Daniel Falvey

Professor

Personal Data

  • Office Phone: 301-405-1808
  • Office Address: 3371
  • Email: falvey@umd.edu

Education

  • North Dakota State University, Fargo, North Dakota: B.S., 1983.
  • University of Illinois Urbana-Champaign, Urbana, Illinois: Ph. D, 1988 (Thesis advisor: Gary B, Schuster).
  • University of California, Berkeley, California Postdoctoral Associate 1989 (Postdoctoral advisor: John E. Hearst).

Professional Experience

  • Assistant Professor, University of Maryland (1989-1995).
  • Associate Professor, University of Maryland (1995-1999),
  • Professor, University of Maryland (1999-present).
  • Associate Chair for Facilities and Instruction, University of Maryland (2005-present).

Research Interests
Reaction mechanisms and reactive interemdiates, especially those relevant to biochemical processes. Photochemistry, photobiology, and environmental photochemistry. Fast and ultrafast laser spectroscopy. Electron transfer reactions and ion radical chemistry. Nitrenium ions and other biologically important electrophiles. Photoenzymatic repair of DNA. Design and synthesis of photochemical triggering agents. Photochemical degradation of drugs and natural products.

Major Recognitions and Honors

  • Outstanding Teacher Award from the University of Maryland Center for Teaching Excellence May 1997.
  • Graduate Research Board Semester Research Award University of Maryland, College Park 1996-1997.
  • R.C. Fuson Memorial Travel Award for Excellence in Graduate Research in Organic Chemistry, Department of Chemistry, University of Illinois, 1987.
  • Merck Award, Department of Chemistry, North Dakota State Universty, 1983.
  • Albert C. Bean Memorial Coatings Scholarship, Department of Polymers and Coatings, North Dakota State University, 1982-1983.
  • National Federation of Societies for Coatings Technology Coatings Scholarship Department of Polymers and Coatings, North Dakota State University, 1979-1982.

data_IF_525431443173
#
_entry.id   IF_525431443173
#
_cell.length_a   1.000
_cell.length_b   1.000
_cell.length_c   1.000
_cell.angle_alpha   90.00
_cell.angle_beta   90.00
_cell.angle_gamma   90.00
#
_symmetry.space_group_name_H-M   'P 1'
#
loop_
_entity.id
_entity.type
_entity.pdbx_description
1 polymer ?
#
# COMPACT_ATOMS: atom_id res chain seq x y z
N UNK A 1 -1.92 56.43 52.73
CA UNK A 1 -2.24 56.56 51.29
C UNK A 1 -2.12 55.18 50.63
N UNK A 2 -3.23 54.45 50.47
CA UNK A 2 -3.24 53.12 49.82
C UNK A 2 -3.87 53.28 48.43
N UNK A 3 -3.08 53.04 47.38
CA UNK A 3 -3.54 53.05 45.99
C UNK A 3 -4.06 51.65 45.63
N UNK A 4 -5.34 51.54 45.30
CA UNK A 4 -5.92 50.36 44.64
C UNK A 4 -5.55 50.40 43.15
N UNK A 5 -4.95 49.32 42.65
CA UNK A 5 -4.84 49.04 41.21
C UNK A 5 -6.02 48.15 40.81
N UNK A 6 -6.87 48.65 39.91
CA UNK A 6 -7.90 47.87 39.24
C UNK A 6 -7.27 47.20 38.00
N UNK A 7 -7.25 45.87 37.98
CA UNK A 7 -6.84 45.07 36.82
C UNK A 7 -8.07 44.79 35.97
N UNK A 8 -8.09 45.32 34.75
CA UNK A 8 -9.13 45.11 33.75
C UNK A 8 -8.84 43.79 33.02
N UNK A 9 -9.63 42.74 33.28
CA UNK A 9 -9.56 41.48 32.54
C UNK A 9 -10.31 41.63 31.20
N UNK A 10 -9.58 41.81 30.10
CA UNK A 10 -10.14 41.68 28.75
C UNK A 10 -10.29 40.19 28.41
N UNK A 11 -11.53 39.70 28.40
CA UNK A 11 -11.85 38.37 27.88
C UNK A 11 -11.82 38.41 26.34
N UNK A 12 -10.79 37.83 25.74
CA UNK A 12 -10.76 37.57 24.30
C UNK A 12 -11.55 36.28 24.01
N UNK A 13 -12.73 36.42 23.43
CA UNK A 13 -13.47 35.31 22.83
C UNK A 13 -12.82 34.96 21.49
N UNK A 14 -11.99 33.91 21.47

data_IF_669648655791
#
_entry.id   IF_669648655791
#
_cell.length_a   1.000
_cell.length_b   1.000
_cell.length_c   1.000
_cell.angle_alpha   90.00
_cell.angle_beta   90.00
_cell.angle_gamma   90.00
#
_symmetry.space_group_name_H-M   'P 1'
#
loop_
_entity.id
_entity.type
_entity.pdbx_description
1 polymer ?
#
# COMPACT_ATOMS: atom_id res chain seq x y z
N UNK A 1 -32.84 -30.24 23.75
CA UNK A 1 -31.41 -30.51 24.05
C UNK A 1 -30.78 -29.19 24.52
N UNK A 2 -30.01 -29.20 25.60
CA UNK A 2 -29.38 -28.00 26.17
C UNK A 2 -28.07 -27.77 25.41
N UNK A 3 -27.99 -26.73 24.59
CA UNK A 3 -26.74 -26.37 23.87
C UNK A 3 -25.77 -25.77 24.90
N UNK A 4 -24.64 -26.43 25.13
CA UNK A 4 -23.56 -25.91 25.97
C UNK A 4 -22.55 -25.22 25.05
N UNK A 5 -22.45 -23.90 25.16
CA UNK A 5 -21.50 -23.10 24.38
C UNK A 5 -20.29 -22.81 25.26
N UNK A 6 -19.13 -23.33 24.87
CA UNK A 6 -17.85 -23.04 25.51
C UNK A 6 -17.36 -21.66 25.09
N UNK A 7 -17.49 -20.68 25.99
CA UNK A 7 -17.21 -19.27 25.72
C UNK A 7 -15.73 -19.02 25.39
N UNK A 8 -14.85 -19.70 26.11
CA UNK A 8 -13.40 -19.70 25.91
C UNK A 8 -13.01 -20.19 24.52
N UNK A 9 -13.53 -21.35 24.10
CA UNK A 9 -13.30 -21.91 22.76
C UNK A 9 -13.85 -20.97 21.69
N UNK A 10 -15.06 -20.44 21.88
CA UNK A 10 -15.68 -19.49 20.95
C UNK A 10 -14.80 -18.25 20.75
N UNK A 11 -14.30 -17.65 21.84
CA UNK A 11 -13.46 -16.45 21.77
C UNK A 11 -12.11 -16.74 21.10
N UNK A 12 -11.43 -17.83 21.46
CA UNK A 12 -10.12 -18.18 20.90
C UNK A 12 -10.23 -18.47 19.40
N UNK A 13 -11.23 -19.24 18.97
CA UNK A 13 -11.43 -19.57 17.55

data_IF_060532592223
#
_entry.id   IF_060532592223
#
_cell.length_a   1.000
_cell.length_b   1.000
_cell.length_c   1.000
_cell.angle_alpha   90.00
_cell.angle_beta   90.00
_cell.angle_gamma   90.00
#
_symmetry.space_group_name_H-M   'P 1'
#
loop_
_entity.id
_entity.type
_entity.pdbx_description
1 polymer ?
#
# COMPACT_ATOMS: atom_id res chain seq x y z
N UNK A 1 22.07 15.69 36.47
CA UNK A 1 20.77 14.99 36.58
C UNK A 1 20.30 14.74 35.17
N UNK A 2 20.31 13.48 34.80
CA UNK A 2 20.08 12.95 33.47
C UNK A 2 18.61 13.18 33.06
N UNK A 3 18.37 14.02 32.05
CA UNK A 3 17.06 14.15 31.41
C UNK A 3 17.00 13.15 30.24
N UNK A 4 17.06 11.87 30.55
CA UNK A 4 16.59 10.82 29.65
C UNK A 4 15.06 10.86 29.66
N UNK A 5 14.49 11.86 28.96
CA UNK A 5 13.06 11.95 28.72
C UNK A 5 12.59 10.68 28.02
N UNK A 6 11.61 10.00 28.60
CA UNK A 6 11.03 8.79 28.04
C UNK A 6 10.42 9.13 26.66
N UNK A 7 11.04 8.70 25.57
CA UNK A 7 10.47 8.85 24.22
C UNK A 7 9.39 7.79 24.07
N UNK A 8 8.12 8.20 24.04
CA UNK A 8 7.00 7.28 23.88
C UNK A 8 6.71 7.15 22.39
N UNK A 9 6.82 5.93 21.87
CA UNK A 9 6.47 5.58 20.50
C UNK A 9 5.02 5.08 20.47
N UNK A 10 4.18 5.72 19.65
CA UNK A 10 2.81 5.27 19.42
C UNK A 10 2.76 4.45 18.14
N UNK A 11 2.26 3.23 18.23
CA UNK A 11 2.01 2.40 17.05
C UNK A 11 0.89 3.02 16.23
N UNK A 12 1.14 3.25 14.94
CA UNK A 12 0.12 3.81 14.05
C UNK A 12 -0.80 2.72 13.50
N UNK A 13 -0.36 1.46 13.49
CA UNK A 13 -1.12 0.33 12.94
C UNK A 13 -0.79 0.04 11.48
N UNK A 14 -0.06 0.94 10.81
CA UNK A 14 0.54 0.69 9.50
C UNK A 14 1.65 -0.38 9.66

Significant Professional Service and Activities
Inter-American Photochemical Society: Treasurer 1994-1999. ). Co-Chair and Organizer for the 14th Winter Meeting, January 2-5 2003. Reaction Mechanisms Conference Board of Directors 2004-present. National Science Foundation: CRIF-MRI Panel, June 1998. National Institutes of Health: Study Section on Microscopic Imaging March 18, 2004. Study Section on Bioengineering Research Partnerships, March 19, 2004. Pixelligent Technologies, LLC. Member, Technical Advisory Board 2003-present.. University of Maryland. University Senate 2005-present, Graduate Council 1998-2001.

One area of research in the Falvey Group is the mechanistic design, synthesis and study of photoreleasable protecting groups. The overall goal is to create a suite of protecting groups whose release can be triggered using inexpensive visible light sources. One specific strategy has been to photoinduced electron transfer from visible-light absorbing dyes to a protecting group that can be activated through photoinduced single electron transfer. Specifically the release of carboxylic acids phenacyl and 4-N-alkylpicolinium esters have been examined. An example of one such reaction is shown below.

These reactions have recently been applied to the development of phototriggering reagents that can rapidly and reversibly alter the viscosities of bulk liquids by catalyzing self-assembly processes. For example, visible light triggered photorelease of cinnamate ions in the presence of CTAB micelles has been shown to convert the latter from spherical structures into elongated worm-like structures. This in turn causes the solution to convert from a free flowing fluid to a gel-like state.

A second area is the study of reactive intermediates including nitrenium ions and ion diradicals. Recent computational studies from the PIs group have shown that when electron negative centers (nitrenium ions, carbenium ions, etc) are substituted on a benzene ring with strong donors in the meta position low energy triplet diradical states are formed. Current studies are aimed at experimentally generating and characterizing this new class of reactive intermediates using laser flash photolysis product analysis and other methods.
More recent studies have been directed at the discovery and characterization of catalysts capable of capturing CO2 from power plant emission streams and then utilizing solar energy to effect a net transfer of electrons from water to CO2 to make formic acid, methanol or other reduced products. These latter products could be recycled as fuels or used as feedstocks for the synthesis of polymers or other high value materials.

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